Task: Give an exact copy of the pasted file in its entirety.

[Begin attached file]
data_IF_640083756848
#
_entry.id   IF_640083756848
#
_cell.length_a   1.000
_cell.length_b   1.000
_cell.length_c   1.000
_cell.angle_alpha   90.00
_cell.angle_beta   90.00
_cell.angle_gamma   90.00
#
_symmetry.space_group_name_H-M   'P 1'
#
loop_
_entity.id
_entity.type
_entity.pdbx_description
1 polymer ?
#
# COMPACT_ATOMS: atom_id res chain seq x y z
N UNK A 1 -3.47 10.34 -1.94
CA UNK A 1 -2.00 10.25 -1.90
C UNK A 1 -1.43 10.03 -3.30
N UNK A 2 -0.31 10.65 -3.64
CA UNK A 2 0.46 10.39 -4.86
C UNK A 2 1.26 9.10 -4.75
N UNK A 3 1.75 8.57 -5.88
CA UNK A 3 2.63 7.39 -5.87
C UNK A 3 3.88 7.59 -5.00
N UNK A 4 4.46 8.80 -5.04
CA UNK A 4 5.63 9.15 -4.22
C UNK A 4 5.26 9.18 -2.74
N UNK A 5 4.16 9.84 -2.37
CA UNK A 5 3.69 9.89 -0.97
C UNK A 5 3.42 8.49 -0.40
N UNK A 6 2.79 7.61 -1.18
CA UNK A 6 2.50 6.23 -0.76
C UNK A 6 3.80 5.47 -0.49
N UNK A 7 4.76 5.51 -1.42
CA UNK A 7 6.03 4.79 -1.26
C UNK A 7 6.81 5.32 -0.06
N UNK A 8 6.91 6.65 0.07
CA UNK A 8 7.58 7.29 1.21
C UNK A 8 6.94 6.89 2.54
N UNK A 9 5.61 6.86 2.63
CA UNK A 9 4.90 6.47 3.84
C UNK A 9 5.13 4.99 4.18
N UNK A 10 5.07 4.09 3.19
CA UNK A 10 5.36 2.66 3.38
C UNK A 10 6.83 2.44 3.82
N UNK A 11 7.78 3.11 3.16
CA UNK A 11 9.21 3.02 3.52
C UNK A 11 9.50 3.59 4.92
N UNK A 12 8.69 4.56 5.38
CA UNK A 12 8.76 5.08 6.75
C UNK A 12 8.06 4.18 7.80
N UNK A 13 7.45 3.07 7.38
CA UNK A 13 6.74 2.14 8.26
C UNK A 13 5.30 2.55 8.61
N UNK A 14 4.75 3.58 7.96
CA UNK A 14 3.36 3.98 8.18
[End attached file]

data_IF_640083756848
#
_entry.id   IF_640083756848
#
_cell.length_a   1.000
_cell.length_b   1.000
_cell.length_c   1.000
_cell.angle_alpha   90.00
_cell.angle_beta   90.00
_cell.angle_gamma   90.00
#
_symmetry.space_group_name_H-M   'P 1'
#
loop_
_entity.id
_entity.type
_entity.pdbx_description
1 polymer ?
#
# COMPACT_ATOMS: atom_id res chain seq x y z
N UNK A 1 -3.47 10.34 -1.94
CA UNK A 1 -2.00 10.25 -1.90
C UNK A 1 -1.43 10.03 -3.30
N UNK A 2 -0.31 10.65 -3.64
CA UNK A 2 0.46 10.39 -4.86
C UNK A 2 1.26 9.10 -4.75
N UNK A 3 1.75 8.57 -5.88
CA UNK A 3 2.63 7.39 -5.87
C UNK A 3 3.88 7.59 -5.00
N UNK A 4 4.46 8.80 -5.04
CA UNK A 4 5.63 9.15 -4.22
C UNK A 4 5.26 9.18 -2.74
N UNK A 5 4.16 9.84 -2.37
CA UNK A 5 3.69 9.89 -0.97
C UNK A 5 3.42 8.49 -0.40
N UNK A 6 2.79 7.61 -1.18
CA UNK A 6 2.50 6.23 -0.76
C UNK A 6 3.80 5.47 -0.49
N UNK A 7 4.76 5.51 -1.42
CA UNK A 7 6.03 4.79 -1.26
C UNK A 7 6.81 5.32 -0.06
N UNK A 8 6.91 6.65 0.07
CA UNK A 8 7.58 7.29 1.21
C UNK A 8 6.94 6.89 2.54
N UNK A 9 5.61 6.86 2.63
CA UNK A 9 4.90 6.47 3.84
C UNK A 9 5.13 4.99 4.18
N UNK A 10 5.07 4.09 3.19
CA UNK A 10 5.36 2.66 3.38
C UNK A 10 6.83 2.44 3.82
N UNK A 11 7.78 3.11 3.16
CA UNK A 11 9.21 3.02 3.52
C UNK A 11 9.50 3.59 4.92
N UNK A 12 8.69 4.56 5.38
CA UNK A 12 8.76 5.08 6.75
C UNK A 12 8.06 4.18 7.80
N UNK A 13 7.45 3.07 7.38
CA UNK A 13 6.74 2.14 8.26
C UNK A 13 5.30 2.55 8.61
N UNK A 14 4.75 3.58 7.96
CA UNK A 14 3.36 3.98 8.18